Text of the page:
Dean — Andrei Melville
First Deputy Dean — Mikhail Mironyuk
Deputy Dean for Teaching and Learning — Darya Prisyazhnyuk
Deputy Dean for Admissions — Kirill Sorvin
Deputy Dean for Research and Development — Varvara Vasileva
Deputy Dean for Behavioural Sciences — Vasily Klucharev
3 Krivokolenny Pereulok, Moscow, 103070.
The Faculty of Social Sciences is one of the most multidisciplinary faculties in the HSE. It is the product of uniting the faculties of sociology, applied political science, psychology and public administration, which are now schools, and a series of laboratories, research centers and institutes. This kind of synthesis of education and research in the sphere of social sciences is a standard part of global best practice for a modern research university.
We train researchers, analysts and practitioners of sociology, political science, psychology and management, and specialists in education, demographics, public policy and civil society. Our primary strategy in teaching bachelors, masters and doctorate courses is to prepare students to meet global demands and requirements as successful professionals.
Wennerhag M., Fröhlich Christian, Piotrowski G.
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Alipova O., Lovakov A.
Tertiary Education and Management. 2018. Vol. 24. No. 1. P. 66-82.
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In bk.: The Architecture of Illegal Markets. Towards an Economic Sociology of Illegality in the Economy. Oxford: Oxford University Press, 2017. P. 218-241.
On 21 February 2017, the second meeting of the interdisciplinary seminar of Social Development Challenges Strategic Academic Unit took place at the Faculty of Social Sciences. Andrey Korotayev, the head of the Laboratory for Monitoring the Risks of Socio-Political Destabilization, presented his report entitled Economic Development and Social and Political Instability: The Experience of Cross-national Analysis.
The speaker demonstrated that empirical tests generally confirm the validity of the Olson–Huntington hypothesis suggesting a bell-shaped relationship between the level of economic development and the level of socio-political instability. According to this hypothesis, up to certain values of the average per capita income its growth tends to lead to increased risks of sociopolitical destabilization, and only in the upper range of this indicator its growth tends to be associated with the decrease of sociopolitical destabilization risks. Thus, for higher values of per capita income there is a negative correlation between per capita income and the risk of sociopolitical instability, and for lower values this correlation is positive. As a result, the maximum values of political instability tend to be observed in the mid-range of the GDP per capita spectrum rather than among the poorest or the richest countries.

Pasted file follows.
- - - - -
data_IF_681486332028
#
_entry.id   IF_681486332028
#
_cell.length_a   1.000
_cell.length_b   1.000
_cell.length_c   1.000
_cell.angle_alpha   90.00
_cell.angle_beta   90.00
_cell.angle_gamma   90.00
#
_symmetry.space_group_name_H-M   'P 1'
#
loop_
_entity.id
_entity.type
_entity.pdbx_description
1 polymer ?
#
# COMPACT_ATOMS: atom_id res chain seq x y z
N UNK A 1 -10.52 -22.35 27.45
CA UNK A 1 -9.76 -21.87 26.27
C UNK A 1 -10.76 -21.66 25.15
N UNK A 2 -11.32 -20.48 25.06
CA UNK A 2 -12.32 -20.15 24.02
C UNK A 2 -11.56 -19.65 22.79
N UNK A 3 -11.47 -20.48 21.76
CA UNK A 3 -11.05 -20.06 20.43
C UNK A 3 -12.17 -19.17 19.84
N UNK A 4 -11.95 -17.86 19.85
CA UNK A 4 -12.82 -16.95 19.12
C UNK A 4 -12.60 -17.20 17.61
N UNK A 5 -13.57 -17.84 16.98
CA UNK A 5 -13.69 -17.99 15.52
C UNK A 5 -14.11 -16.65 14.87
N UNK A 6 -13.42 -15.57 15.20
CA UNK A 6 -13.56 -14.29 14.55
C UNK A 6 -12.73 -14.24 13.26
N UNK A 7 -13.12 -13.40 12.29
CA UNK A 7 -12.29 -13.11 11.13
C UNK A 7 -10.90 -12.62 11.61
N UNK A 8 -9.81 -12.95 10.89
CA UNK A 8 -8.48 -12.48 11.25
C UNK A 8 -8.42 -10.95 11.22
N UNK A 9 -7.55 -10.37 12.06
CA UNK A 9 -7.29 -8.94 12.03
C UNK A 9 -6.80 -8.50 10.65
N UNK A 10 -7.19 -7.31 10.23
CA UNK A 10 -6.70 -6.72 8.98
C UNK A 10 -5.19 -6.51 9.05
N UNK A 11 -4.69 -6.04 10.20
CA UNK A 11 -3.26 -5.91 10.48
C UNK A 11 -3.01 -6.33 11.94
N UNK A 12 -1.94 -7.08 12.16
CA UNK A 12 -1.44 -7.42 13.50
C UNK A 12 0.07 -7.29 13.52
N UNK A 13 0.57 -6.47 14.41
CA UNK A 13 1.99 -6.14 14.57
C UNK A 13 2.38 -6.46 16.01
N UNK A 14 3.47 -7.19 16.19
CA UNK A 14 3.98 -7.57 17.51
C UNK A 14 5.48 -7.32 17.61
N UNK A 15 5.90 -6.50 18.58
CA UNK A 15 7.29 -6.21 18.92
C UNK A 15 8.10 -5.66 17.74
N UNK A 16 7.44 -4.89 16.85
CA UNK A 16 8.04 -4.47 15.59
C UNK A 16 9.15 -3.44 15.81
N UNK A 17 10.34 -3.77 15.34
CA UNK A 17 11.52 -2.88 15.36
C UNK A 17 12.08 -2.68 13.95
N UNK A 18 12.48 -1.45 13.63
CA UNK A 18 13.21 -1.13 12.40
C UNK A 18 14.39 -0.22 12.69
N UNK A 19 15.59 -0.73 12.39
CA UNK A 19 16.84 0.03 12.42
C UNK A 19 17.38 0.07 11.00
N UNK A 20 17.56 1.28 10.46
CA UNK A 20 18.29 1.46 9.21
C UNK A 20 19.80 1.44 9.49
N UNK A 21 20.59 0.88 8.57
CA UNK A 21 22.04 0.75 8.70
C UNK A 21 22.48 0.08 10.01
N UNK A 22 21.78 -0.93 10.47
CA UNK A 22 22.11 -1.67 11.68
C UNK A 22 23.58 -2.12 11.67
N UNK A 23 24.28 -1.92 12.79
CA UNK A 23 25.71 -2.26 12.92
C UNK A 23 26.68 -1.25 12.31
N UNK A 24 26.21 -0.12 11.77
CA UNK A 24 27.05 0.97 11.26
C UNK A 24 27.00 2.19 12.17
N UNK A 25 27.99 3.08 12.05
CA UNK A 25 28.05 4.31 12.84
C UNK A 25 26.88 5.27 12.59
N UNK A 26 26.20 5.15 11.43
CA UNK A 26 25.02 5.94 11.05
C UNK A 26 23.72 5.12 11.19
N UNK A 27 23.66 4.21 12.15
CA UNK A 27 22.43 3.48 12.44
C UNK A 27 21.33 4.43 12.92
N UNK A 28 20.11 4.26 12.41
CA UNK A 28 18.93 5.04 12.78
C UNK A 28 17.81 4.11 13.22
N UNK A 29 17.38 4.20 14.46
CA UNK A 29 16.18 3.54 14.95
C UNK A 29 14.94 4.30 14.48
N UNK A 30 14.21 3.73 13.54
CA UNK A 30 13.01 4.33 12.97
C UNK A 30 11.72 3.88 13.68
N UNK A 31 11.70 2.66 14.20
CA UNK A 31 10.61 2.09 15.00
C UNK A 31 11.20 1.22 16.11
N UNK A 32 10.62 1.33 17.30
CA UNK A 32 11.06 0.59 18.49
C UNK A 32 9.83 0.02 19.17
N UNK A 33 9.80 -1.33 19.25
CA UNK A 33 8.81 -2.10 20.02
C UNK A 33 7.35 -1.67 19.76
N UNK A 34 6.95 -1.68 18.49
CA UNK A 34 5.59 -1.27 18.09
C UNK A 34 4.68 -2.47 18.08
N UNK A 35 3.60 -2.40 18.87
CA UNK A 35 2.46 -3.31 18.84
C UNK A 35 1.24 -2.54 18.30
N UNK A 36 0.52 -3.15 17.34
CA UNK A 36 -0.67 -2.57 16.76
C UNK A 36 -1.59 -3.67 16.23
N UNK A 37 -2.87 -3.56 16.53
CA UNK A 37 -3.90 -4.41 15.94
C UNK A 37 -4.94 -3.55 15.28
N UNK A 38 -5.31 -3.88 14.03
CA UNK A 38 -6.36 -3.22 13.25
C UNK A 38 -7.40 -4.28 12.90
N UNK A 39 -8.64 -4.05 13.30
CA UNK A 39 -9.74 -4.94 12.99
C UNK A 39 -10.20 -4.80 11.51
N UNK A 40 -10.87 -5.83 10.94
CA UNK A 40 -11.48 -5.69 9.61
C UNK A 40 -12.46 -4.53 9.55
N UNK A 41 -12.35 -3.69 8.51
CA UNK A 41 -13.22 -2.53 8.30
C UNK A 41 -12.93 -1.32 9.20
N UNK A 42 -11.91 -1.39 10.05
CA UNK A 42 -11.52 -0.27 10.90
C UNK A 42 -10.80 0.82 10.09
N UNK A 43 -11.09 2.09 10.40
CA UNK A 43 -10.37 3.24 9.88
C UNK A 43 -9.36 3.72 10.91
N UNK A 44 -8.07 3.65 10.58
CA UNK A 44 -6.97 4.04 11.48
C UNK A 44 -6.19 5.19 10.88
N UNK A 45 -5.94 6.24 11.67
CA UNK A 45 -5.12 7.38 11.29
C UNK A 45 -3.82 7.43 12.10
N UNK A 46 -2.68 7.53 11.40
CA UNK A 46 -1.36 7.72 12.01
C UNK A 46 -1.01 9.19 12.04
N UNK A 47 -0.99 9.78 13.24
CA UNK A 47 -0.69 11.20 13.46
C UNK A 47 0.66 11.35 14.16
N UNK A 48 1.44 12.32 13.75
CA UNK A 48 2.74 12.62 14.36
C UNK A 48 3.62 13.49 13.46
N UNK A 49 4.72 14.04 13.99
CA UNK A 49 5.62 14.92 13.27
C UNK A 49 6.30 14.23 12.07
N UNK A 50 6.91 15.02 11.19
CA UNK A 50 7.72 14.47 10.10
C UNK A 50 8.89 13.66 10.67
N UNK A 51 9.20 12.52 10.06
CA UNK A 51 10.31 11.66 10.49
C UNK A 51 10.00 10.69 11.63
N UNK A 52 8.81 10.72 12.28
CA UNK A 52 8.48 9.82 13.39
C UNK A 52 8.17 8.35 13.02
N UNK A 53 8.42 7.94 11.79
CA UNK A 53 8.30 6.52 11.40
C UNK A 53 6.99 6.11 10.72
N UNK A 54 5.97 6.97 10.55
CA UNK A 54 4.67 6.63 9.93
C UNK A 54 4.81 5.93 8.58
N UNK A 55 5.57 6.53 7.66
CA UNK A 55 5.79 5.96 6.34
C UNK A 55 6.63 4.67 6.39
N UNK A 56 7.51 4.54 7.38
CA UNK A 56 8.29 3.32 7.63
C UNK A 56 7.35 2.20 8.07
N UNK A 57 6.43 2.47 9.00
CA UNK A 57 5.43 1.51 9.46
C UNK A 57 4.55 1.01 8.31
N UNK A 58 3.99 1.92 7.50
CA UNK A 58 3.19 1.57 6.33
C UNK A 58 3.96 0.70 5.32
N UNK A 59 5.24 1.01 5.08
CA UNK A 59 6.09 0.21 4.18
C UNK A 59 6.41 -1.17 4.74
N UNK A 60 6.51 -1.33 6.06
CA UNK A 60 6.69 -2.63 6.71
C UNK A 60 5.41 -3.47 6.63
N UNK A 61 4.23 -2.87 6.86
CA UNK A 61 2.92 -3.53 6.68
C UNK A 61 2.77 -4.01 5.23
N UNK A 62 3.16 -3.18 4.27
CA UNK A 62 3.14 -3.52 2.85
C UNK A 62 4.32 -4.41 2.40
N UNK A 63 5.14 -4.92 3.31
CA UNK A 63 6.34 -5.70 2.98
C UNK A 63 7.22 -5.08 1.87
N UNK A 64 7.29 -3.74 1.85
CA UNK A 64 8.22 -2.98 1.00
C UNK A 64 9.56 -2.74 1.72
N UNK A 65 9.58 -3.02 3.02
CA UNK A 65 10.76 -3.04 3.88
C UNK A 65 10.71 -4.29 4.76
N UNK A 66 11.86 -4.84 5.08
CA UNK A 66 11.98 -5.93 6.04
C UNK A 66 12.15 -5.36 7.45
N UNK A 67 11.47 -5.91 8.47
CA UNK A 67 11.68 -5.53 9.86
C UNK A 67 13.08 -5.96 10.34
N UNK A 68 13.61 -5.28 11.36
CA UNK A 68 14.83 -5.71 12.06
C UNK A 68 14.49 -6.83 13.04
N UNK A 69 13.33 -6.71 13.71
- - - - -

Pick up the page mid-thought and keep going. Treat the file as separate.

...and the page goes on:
However, the analysis has shown that for various indices of sociopolitical destabilization this curvilinear relationship can be quite different in some important details. On the other hand, the researchers detect the presence of a very important exception. It should be noted that the relationship between per capita GDP and the intensity of coups and coup attempts is not curvilinear; in this case there is a pronounced negative correlation; a particularly strong negative correlation is observed between this index and the logarithm of GDP per capita.
Professor Korotaev emphasized that this fact makes the abovementioned bell-shaped relationship with respect to the integral index of sociopolitical destabilization considerably less distinct and makes a very significant contribution to the formation of its asymmetry (when the negative correlation between per capita GDP and sociopolitical destabilization among the richer countries looks much stronger than the positive correlation among poorer countries). However, the analysis shows that for all the other indices of sociopolitical destabilization there is indeed the bell-shaped relationship assumed by the Olson–Huntington hypothesis. On the other hand, for example, in relation to such indices, as political strikes, riots and anti-government demonstrations there is such an asymmetry that is directly opposite to that mentioned above — such an asymmetry, when a positive correlation between GDP and instability for poorer countries is much stronger than the negative correlation for richer countries. An especially strong asymmetry of this kind is found for such an important index of social and political destabilization, as the intensity of anti-government demonstrations.